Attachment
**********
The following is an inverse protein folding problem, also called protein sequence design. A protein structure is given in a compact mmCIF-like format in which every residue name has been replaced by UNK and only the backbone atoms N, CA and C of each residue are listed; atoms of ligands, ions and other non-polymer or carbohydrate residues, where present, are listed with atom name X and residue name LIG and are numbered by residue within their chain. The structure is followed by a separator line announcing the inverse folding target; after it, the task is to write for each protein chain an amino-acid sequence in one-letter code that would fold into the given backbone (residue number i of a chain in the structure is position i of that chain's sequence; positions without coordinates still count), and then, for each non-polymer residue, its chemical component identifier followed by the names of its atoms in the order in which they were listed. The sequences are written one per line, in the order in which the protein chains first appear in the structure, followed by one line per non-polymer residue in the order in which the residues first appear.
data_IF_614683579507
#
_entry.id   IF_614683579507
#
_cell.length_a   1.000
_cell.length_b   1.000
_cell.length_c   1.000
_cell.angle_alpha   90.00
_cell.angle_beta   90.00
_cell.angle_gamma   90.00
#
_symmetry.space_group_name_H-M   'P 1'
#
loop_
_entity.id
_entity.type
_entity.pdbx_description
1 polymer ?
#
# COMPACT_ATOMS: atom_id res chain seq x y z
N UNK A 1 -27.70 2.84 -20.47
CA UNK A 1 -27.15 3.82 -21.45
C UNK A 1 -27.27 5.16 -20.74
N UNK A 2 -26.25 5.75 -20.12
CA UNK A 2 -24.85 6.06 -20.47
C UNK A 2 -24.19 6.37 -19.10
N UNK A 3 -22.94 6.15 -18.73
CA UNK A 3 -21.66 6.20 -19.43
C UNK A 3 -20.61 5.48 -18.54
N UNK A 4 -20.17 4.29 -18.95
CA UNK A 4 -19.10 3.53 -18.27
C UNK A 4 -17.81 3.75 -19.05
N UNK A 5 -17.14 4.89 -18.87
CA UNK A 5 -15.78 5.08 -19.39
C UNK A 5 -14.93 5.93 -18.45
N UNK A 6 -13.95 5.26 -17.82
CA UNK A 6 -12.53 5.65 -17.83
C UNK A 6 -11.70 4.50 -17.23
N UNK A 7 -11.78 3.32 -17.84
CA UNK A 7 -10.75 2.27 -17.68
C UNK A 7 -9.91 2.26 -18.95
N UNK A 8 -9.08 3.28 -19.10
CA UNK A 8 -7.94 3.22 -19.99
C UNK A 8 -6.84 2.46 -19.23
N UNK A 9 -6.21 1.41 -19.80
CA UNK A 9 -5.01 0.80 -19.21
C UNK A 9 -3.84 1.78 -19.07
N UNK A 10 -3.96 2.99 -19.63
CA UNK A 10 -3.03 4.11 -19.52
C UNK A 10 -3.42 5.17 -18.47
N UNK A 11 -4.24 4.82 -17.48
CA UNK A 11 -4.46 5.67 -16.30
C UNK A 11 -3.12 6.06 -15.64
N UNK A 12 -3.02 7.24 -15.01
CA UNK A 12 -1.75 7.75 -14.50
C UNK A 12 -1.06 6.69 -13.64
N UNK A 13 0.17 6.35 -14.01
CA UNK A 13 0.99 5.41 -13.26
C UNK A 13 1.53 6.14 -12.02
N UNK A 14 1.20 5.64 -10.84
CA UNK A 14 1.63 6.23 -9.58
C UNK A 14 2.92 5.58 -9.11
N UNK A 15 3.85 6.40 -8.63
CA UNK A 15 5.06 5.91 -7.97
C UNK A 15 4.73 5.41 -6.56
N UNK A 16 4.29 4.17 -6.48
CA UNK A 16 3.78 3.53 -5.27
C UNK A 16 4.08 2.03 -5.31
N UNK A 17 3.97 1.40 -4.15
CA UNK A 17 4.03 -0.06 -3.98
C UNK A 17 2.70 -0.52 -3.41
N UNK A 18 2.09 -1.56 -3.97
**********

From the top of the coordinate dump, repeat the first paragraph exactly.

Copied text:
The following is an inverse protein folding problem, also called protein sequence design. A protein structure is given in a compact mmCIF-like format in which every residue name has been replaced by UNK and only the backbone atoms N, CA and C of each residue are listed; atoms of ligands, ions and other non-polymer or carbohydrate residues, where present, are listed with atom name X and residue name LIG and are numbered by residue within their chain. The structure is followed by a separator line announcing the inverse folding target; after it, the task is to write for each protein chain an amino-acid sequence in one-letter code that would fold into the given backbone (residue number i of a chain in the structure is position i of that chain's sequence; positions without coordinates still count), and then, for each non-polymer residue, its chemical component identifier followed by the names of its atoms in the order in which they were listed. The sequences are written one per line, in the order in which the protein chains first appear in the structure, followed by one line per non-polymer residue in the order in which the residues first appear.